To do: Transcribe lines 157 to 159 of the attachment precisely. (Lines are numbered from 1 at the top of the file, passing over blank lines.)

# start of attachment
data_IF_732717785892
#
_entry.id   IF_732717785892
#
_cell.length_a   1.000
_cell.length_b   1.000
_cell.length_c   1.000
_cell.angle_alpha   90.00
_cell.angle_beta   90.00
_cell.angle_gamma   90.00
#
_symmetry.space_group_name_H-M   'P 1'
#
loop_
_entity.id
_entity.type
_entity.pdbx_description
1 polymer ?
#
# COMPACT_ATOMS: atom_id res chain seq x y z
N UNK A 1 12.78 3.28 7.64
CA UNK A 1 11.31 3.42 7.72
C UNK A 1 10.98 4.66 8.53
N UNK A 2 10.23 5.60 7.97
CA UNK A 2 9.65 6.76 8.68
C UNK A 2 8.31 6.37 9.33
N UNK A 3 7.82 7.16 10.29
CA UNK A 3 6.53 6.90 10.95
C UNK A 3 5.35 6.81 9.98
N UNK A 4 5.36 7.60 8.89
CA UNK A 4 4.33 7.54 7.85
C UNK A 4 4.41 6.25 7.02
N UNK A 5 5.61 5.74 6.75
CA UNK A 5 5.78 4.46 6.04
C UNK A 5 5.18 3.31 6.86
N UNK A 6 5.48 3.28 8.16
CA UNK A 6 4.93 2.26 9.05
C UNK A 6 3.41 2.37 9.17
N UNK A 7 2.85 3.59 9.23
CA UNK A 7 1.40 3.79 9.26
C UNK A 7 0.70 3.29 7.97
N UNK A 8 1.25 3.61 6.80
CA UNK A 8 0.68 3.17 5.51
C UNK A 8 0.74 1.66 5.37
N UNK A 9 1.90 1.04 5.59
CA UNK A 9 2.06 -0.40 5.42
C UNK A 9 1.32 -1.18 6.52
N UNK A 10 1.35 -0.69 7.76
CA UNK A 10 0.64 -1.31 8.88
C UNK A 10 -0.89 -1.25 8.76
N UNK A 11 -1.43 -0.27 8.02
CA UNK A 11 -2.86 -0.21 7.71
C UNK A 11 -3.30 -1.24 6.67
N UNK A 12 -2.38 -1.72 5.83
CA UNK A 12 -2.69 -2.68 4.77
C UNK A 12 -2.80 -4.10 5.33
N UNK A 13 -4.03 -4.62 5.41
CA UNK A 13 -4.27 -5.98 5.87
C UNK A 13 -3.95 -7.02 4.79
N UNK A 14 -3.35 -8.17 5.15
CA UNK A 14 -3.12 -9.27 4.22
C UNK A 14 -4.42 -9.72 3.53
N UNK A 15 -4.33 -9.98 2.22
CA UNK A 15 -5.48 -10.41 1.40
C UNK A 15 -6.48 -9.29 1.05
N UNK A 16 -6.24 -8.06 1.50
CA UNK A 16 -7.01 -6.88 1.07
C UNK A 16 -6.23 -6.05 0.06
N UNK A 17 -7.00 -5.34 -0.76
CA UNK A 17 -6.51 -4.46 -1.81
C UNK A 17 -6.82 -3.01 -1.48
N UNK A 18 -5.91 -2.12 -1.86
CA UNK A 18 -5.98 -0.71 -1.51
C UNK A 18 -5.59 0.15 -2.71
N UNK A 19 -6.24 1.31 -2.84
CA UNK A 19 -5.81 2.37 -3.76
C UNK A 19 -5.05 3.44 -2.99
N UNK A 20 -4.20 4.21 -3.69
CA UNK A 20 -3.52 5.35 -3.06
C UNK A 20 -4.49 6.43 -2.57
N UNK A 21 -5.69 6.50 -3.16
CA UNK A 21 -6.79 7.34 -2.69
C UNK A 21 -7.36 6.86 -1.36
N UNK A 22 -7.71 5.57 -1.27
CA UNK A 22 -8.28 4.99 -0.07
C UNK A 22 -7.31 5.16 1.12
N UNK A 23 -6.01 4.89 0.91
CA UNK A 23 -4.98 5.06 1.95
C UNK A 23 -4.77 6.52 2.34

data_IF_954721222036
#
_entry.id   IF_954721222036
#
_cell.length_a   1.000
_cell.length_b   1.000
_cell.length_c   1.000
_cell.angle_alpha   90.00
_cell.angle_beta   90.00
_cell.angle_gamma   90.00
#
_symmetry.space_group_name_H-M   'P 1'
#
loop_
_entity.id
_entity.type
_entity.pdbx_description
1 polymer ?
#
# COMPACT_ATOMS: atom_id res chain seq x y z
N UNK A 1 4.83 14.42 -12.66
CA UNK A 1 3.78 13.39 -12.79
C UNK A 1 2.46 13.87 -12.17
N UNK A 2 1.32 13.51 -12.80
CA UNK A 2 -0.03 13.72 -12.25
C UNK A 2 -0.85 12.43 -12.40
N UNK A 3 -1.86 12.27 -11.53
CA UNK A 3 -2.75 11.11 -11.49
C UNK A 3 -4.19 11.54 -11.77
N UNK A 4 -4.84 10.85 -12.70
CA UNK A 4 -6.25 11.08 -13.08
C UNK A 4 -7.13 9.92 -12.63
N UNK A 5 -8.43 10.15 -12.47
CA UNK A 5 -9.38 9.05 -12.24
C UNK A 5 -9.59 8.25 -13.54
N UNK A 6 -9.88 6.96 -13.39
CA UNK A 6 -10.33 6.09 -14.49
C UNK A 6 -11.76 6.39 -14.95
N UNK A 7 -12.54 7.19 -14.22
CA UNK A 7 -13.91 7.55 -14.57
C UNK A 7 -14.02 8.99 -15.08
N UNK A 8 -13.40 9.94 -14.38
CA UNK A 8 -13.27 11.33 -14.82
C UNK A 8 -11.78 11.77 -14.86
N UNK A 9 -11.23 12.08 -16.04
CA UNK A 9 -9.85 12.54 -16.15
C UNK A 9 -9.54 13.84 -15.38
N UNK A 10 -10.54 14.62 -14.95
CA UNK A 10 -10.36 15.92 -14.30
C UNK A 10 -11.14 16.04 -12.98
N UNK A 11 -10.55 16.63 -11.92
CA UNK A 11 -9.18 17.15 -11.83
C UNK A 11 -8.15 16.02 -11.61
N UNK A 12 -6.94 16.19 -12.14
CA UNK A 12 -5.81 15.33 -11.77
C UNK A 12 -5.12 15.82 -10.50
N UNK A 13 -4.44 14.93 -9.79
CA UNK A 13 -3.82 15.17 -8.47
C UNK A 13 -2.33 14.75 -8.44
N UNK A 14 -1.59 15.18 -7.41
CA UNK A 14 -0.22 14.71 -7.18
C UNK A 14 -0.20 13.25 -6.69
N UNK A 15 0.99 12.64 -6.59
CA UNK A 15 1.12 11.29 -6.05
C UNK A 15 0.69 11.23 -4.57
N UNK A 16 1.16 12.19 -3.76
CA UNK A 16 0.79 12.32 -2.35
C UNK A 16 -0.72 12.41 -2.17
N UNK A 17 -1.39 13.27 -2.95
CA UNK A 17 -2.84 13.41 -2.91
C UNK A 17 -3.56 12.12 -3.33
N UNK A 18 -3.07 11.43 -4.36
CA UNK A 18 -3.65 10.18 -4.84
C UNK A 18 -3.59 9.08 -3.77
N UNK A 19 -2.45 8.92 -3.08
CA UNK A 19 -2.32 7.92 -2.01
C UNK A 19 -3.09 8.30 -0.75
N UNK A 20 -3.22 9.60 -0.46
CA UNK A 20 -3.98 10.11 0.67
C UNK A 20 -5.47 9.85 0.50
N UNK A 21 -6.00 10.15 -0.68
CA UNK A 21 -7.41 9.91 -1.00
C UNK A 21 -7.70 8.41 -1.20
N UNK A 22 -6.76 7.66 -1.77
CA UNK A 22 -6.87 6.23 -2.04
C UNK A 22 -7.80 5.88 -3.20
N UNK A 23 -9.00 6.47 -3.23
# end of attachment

C UNK A 16 -0.72 12.41 -2.17
N UNK A 17 -1.39 13.27 -2.95
CA UNK A 17 -2.84 13.41 -2.91